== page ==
Dining on a budget: China Islamic in Rosemead

By Emma Gallegos

I was initially interested in Chinese Muslim food as a curiosity. I knew there was a sizeable population of Muslims in China (China stretching pretty far west and the Islamic empire stretching pretty far east at one point), but I had no idea what they ate.

If China Islamic Restaurant in Rosemead is any indication, the answer is that they mostly eat the same things other Chinese eat but with a few restrictions.

The menu here doesn’t look a whole lot different than most Chinese restaurants. There are all the usual Chinese staples: wontons, egg rolls and dumplings.

But if you order moo shu, it’s going to have shrimp or beef or anything but pork. Pork is off-limits, and the meat is halal. You won’t find alcohol on the menu either, but that’s true at a lot of Chinese restaurants anyway.

There was beef and chicken and a healthy selection of tofu dishes (vegetarian friends won’t be left wanting) and quite a few fish and shrimp dishes, but I came here for the lamb.

I was glad to see lamb celebrated in its own section of the menu: lamb in chili sauce, Beijing-style lamb, moo-shu lamb, curry lamb and, my ultimate choice, lamb in sa cha sauce ($10.95).



I would never have guessed how well the thick, brown, slightly sweet, slightly spicy sauce – a kind of barbeque sauce, really – would work with lamb. Lamb is finicky – it has that distinctive, almost gamey taste that doesn’t necessarily work with whatever sauce you throw on it – it doesn’t taste just like chicken.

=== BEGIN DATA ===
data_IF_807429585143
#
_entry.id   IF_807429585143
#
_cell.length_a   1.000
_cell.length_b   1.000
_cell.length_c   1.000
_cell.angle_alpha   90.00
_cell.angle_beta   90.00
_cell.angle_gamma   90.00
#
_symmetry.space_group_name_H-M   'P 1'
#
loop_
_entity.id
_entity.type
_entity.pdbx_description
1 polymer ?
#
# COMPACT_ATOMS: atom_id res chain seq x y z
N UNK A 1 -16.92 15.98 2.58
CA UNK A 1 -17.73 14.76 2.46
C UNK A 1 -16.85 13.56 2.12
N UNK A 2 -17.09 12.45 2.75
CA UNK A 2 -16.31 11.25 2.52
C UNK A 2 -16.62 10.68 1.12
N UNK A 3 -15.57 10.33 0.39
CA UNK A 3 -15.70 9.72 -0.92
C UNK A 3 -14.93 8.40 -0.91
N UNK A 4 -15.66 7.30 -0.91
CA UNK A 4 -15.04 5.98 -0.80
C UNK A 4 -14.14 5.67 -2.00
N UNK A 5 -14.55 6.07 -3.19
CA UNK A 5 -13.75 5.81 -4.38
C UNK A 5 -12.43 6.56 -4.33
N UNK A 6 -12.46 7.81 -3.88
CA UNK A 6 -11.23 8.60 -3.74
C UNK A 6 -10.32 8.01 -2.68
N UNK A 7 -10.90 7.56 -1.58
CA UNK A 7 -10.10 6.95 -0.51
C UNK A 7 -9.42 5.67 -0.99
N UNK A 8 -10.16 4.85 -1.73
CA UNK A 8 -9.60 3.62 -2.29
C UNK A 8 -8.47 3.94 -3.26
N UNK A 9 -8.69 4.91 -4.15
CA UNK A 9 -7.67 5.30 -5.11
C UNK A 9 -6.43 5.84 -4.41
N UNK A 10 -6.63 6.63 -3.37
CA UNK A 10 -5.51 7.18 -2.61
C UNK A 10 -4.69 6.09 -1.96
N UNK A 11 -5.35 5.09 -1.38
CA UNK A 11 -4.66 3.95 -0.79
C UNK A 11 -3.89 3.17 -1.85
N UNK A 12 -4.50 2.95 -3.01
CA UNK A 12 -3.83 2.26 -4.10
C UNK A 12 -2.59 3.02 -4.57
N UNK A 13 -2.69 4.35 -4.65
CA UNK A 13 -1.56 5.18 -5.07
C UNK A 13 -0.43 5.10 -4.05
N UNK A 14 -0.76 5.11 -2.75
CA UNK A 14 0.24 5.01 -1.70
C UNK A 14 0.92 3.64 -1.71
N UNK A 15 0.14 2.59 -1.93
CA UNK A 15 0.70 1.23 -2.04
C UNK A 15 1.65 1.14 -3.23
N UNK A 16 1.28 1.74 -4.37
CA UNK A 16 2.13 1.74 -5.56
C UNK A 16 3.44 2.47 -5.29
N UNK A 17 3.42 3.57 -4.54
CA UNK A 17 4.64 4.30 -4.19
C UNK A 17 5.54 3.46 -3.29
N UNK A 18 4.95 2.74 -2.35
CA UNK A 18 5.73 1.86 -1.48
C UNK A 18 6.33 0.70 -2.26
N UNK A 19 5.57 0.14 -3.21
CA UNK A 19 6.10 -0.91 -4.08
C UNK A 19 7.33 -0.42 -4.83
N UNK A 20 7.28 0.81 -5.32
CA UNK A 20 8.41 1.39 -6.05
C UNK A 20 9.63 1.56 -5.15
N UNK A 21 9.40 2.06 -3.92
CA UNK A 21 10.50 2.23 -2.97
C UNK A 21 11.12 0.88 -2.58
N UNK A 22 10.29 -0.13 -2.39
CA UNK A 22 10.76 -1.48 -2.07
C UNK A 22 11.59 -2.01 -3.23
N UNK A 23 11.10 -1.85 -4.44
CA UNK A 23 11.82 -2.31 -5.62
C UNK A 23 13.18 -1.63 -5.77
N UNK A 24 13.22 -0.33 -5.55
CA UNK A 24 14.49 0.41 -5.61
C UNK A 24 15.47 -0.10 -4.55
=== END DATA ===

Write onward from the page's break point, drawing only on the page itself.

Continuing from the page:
Most of the lamb I’ve eaten has been mostly unadorned with the exception of some pepper, onions and garlic. It tastes good roasted in its own fatty juices or as part of a bland stew.

But with sa cha sauce? I hadn’t ever thought of smothering lamb with any kind of barbeque sauce. Sa cha sauce also doesn’t play well with others, and it tends to take over the dish. Somehow the two on a bed of tender, wilted bok choy come together in a kind of meeting of the minds. The flavors remain distinct but they play off of each other nicely.

The pickled cucumber ($2.50) is the obvious side dish. The vinegar and chili-drenched cucumbers were what coleslaw is to barbequed pork (if the halal-minded don’t mind the slightly irreverent comparison): the right combination of light and rich, sweet and sour.

I had some Szechuan kim chi ($1.75), too, but you should skip that. They were just huge hunks of raw cabbage drizzled with some vinegar and hot sauce. It was similar to the pickled cucumbers, except the latter were chopped up into smaller bits that better absorbed the flavor.

Tip included, I spent about $20. Budget dining, it wasn’t, but I did it all wrong. I went alone, and, as at most sit-down Chinese restaurants, that was a mistake.

Most of the main dishes are around $11 and serve two to four people. Bring some friends, order more dishes, heat up the leftovers for lunch the next day (making your co-workers insanely jealous) and you shouldn’t stray too far from $10.

I’m already plotting round two. Having already tried the Chinese Islamic version of barbeque, I’m ready to try the Chinese Islamic version of another American Southern specialty: ox-tail soup.

China Islamic Restaurant is at 7727 E. Garvey Ave., Rosemead. For more information, call (626) 288-4246 or visit www.chinaislamic.com .

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